talking point | 

Why this will be a GAA season like no other in All-Ireland championship

New format could blow us away – but will it be good or bad!

25 February 2023; Mayo manager Kevin McStay before the Allianz Football League Division 1 match between Mayo and Tyrone at Hastings Insurance MacHale Park in Castlebar, Mayo. Photo by Ben McShane/Sportsfile© SPORTSFILE

Sean McGoldrickSunday World

THIS will be a season like no other in the history of the All-Ireland football championship.

None of us know the full implications of the new-look Sam Maguire championship format which involves a new phase of consisting of 24 games played in a round-robin format.

These matches are squeezed between the end of the provincial series and the knock-out phase of the All-Ireland series. The same format applies in the Tailteann Cup.

Managers have tunnel vision and tend to focus on only the next game.

Kevin McStay, for example, was quick to close down any debate on the possibility of a Mayo v Roscommon League final after watching his side hammer Tyrone last weekend. “You just wasted a question, there’s not a chance (of talking about that),” he said.

In the event Roscommon’s loss to Monaghan dampened down talk about the possibility of the Mayo/Roscommon league final a week before they meet in the Connacht quarter-final.

They definitely meet next Sunday in Dr Hyde Park with the winner being in pole position to feature in the league final.

Between them the two counties have won 13 Division 1 league titles (Mayo 12, Roscommon 1 and only two of Mayo’s wins have been achieved in the last 40 years). So, neither can afford to turn up their noses at the prospect of securing national silverware.

Ex-Kerry manager Eamon Fitzmaurice made an interesting observation last week about the dilemma facing Mayo and Roscommon if they were to advance to the league final.

He took issue with the prevailing view that both camps would effectively disregard the league final and focus instead on their championship.

He pointed out that under the new championship format the team that loses the Connacht quarter-final between Mayo and Roscommon would not be seriously disadvantaged.

Under the old system, defeated teams in the provincial series had to stay unbeaten through the back-door system in order to keep alive their All-Ireland dream.

This is no longer the case for the counties ranked in the top eight at the end of the league.

So, the losers of the Mayo v Roscommon championship tie are guaranteed a place in the round-robin Sam Maguire series.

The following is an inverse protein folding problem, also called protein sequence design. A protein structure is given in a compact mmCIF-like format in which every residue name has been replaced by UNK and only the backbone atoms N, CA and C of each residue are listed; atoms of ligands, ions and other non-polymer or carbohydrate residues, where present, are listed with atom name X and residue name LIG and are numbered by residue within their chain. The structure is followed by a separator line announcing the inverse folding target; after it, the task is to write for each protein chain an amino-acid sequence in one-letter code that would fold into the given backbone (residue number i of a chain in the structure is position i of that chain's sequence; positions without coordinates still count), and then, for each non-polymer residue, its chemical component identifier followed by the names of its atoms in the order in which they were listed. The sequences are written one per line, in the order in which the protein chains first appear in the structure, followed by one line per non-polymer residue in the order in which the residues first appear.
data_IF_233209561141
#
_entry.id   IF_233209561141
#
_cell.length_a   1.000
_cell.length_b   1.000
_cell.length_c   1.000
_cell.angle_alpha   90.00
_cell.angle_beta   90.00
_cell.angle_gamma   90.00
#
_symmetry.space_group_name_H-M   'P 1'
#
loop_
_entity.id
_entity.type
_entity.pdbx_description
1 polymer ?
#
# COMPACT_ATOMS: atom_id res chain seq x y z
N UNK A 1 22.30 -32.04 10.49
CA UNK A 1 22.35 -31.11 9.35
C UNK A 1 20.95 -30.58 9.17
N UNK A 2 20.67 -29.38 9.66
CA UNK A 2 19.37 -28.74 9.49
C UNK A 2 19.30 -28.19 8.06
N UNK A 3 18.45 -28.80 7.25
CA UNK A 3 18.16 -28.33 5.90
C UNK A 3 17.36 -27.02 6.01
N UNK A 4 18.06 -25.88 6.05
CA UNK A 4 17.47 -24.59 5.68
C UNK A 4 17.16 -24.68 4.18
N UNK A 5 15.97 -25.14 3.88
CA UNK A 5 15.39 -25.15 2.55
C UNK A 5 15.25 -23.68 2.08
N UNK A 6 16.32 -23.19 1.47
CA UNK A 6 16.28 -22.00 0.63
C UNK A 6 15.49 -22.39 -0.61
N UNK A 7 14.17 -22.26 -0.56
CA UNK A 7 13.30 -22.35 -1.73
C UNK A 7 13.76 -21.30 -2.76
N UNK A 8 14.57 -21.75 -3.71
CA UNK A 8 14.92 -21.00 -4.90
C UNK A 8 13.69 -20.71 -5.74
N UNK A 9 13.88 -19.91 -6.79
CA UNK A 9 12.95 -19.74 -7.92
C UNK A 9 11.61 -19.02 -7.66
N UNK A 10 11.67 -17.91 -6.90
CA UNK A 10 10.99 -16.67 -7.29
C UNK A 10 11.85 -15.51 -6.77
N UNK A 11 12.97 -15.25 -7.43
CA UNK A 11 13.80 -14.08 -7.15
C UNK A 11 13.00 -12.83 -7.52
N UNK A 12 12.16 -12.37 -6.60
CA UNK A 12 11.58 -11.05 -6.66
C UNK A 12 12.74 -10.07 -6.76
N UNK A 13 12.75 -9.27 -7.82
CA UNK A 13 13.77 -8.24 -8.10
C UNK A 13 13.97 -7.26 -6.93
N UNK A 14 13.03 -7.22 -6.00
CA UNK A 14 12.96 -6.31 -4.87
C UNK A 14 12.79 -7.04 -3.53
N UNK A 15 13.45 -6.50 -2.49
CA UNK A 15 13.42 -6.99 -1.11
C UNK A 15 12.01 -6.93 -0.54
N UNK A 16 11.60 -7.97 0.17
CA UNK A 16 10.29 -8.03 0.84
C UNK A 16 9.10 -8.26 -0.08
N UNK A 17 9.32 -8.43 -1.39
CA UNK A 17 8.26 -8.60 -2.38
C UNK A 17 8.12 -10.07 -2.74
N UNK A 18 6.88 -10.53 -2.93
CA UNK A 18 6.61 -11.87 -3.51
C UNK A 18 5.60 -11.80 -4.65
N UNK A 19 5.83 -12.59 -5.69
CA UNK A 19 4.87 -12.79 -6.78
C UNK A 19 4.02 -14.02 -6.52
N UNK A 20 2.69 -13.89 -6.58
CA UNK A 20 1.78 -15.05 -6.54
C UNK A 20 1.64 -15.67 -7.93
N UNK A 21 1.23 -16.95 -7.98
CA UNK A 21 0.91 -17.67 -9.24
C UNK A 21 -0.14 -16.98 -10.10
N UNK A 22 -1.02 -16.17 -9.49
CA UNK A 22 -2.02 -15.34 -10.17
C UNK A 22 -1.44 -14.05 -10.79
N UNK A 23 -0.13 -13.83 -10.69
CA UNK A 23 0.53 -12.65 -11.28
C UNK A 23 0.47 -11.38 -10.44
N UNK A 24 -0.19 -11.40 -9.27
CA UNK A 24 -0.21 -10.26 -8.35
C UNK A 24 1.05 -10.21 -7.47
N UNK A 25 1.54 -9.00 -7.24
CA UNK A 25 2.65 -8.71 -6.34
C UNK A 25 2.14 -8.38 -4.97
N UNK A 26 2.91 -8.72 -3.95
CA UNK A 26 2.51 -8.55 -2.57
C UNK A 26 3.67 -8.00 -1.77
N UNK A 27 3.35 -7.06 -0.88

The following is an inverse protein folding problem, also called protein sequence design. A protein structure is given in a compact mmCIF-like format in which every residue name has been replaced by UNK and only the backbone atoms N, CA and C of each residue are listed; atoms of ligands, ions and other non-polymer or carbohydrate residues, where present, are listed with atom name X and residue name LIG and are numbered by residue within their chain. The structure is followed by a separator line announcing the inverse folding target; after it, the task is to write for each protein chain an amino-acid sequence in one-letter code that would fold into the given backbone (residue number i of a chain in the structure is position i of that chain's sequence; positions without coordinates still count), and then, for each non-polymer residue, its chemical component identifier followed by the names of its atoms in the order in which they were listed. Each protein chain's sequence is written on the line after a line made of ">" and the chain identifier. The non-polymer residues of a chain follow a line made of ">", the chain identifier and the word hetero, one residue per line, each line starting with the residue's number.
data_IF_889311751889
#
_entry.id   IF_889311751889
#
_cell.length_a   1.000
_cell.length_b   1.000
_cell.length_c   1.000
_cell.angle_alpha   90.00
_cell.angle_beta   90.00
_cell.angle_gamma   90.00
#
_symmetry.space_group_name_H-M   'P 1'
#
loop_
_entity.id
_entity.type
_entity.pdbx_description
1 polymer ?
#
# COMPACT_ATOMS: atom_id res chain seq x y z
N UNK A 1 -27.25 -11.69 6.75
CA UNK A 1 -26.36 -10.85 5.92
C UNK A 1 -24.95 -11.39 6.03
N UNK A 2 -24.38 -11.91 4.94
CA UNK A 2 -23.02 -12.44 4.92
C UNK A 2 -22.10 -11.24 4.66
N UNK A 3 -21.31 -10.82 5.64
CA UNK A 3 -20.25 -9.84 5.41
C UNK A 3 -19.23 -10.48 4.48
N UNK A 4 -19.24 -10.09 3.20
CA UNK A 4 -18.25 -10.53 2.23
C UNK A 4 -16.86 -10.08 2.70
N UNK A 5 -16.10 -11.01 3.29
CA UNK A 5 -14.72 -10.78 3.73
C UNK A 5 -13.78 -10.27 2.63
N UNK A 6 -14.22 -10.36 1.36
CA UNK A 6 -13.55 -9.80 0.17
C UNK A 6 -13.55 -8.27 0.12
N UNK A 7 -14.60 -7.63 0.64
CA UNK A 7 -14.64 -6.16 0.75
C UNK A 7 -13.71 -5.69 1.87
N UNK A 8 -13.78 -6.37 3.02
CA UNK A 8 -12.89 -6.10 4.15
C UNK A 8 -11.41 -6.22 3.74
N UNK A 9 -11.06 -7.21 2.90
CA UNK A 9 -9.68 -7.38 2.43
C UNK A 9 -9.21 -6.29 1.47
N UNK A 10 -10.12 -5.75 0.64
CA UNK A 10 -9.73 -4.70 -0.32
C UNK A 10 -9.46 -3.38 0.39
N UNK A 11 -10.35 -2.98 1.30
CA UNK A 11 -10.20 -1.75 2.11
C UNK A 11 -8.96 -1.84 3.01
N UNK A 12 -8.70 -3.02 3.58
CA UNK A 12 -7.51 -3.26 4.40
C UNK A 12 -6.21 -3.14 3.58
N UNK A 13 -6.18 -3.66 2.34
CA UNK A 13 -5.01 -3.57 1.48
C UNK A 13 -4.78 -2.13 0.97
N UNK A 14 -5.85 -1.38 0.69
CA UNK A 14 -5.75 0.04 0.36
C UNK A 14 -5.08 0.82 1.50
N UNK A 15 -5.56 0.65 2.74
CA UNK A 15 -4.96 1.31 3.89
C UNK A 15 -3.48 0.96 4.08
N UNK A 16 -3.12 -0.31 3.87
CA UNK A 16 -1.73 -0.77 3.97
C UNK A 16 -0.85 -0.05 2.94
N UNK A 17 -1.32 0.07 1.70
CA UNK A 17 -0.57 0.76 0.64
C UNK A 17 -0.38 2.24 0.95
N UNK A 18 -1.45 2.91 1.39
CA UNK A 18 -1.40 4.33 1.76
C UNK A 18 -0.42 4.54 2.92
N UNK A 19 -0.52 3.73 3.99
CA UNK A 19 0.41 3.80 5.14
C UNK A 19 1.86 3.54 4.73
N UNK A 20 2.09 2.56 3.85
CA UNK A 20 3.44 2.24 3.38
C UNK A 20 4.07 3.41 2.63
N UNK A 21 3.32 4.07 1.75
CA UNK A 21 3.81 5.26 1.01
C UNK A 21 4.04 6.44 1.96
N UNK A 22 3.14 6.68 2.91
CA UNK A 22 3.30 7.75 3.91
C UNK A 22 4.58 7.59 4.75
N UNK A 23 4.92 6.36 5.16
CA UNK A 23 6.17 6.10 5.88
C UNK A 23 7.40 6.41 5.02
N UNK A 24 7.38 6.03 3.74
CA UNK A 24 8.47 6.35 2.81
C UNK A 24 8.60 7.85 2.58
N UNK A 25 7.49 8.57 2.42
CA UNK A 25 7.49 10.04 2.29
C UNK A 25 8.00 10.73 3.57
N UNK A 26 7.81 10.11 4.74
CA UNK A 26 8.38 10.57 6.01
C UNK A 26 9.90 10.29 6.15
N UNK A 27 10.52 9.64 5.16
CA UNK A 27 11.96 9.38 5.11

Granted at best they will be the number three seeds behind the provincial winners and runners-up, who will be seeded number one and two respectively in the group phase.

On the other hand, they will have six weeks’ of uninterrupted training before the start of the round robin phase of the All-Ireland series on May 20/21st.

Obviously no team will contemplate throwing a championship match. But after a hectic league campaign, the prospects of a down period which could extend to six weeks is very appealing.

By the time we reach the business end of the All-Ireland series nobody will care about how a team arrived there – and winning a provincial title won’t mean a whole pile.

As for the players, it’s doubtful if many of them actually realise there is a new format this year.

It never ceases to surprise observers how little most of them know (or care) about the intricacies of the competition they devote their lives to. It seems they let the team management worry about these issues.

One wonders for example has it dawned on the Kildare players yet about how close they are to sailing to disaster. Ultimately they will probably avoid relegation from Division 2 but if they make the drop they are out of the Sam Maguire championship unless they can reach the Leinster final.

Stand by for a lot of angst when the full implications of the new-look championship format bites in mid-May when we will learn the final breakdown of the counties playing in the Sam Maguire and those who have to make do with the Tailteann Cup.

And that’s even before fans realise there are 24 games to be played in the round-robin format just to eliminate four counties.

In the end it probably won’t impact on the outcome of the championship.

Since Cork and Down contested the 2010 All-Ireland final only six counties, Dublin, Kerry, Donegal, Mayo, Tyrone and Galway have featured in an All-Ireland final.

Based on current form, the only other county that might break the glass ceiling in 2023 is Derry.

But by the time the All-Ireland final comes around at the end of July only the anoraks will remember what happened in the league in the spring.

The Ides of March are as applicable to the GAA as they were to Julius Caesar in Roman times.

Today's Headlines

More GAA

Download the Sunday World app

Now download the free app for all the latest Sunday World News, Crime, Irish Showbiz and Sport. Available on Apple and Android devices

WatchMore Videos